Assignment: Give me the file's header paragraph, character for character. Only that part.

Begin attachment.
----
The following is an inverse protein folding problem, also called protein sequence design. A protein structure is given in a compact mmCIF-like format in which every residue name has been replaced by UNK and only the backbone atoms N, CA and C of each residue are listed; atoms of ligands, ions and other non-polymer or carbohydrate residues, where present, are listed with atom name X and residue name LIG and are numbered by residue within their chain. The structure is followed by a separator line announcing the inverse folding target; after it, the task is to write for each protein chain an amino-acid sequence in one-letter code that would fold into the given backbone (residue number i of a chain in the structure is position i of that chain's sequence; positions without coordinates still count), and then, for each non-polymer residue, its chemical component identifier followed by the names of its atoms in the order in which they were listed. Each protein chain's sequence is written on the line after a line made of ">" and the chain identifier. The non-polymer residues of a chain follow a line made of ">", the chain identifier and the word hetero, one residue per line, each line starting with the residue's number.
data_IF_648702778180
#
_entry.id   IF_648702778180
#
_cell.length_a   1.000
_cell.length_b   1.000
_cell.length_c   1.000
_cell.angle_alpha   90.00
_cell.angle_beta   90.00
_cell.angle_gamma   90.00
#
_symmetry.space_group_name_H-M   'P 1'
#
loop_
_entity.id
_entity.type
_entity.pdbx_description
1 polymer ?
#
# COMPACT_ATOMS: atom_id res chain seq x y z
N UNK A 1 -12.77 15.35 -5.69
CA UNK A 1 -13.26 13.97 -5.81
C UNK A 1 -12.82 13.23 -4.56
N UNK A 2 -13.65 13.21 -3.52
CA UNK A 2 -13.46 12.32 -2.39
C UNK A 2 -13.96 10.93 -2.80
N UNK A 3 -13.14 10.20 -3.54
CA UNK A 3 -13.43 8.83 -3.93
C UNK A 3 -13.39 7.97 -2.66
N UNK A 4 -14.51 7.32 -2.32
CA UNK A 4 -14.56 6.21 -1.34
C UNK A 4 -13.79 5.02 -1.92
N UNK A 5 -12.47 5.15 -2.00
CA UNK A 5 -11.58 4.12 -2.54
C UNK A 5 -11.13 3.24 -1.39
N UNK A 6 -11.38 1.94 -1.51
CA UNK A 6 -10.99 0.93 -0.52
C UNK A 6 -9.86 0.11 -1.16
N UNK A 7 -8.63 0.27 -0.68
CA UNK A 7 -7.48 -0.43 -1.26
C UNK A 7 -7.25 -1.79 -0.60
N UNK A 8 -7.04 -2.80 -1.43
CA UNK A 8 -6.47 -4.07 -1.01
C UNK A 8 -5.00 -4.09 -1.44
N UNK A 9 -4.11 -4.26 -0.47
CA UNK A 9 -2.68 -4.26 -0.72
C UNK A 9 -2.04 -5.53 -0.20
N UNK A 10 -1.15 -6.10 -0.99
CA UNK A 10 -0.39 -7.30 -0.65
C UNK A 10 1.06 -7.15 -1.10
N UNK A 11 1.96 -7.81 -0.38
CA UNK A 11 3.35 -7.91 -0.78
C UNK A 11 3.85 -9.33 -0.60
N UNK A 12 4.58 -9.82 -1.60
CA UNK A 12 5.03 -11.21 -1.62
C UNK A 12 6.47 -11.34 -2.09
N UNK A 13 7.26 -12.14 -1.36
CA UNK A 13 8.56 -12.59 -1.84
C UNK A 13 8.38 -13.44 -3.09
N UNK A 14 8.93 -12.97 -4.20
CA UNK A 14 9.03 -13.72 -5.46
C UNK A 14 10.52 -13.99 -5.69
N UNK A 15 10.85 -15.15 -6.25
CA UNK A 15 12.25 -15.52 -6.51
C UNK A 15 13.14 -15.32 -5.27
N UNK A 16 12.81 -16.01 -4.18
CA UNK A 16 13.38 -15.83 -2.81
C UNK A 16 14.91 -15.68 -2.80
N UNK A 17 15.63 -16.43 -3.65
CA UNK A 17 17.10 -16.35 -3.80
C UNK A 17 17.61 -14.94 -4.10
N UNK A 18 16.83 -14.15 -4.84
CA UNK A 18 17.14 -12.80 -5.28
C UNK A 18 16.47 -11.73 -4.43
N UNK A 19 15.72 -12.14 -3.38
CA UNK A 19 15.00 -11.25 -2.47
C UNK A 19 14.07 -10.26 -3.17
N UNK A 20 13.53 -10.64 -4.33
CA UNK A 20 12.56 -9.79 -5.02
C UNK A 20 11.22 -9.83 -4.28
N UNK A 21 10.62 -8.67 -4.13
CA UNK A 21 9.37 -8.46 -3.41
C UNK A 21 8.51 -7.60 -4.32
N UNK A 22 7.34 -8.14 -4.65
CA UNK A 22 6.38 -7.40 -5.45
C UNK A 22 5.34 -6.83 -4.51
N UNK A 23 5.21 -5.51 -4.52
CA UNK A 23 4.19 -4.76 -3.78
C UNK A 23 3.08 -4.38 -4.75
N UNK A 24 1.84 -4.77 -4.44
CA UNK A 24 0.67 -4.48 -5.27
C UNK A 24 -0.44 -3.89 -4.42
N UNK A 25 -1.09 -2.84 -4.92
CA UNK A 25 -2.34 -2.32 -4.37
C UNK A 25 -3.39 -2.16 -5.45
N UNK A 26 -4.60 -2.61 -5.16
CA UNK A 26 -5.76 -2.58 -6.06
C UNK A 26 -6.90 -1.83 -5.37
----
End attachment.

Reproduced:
The following is an inverse protein folding problem, also called protein sequence design. A protein structure is given in a compact mmCIF-like format in which every residue name has been replaced by UNK and only the backbone atoms N, CA and C of each residue are listed; atoms of ligands, ions and other non-polymer or carbohydrate residues, where present, are listed with atom name X and residue name LIG and are numbered by residue within their chain. The structure is followed by a separator line announcing the inverse folding target; after it, the task is to write for each protein chain an amino-acid sequence in one-letter code that would fold into the given backbone (residue number i of a chain in the structure is position i of that chain's sequence; positions without coordinates still count), and then, for each non-polymer residue, its chemical component identifier followed by the names of its atoms in the order in which they were listed. Each protein chain's sequence is written on the line after a line made of ">" and the chain identifier. The non-polymer residues of a chain follow a line made of ">", the chain identifier and the word hetero, one residue per line, each line starting with the residue's number.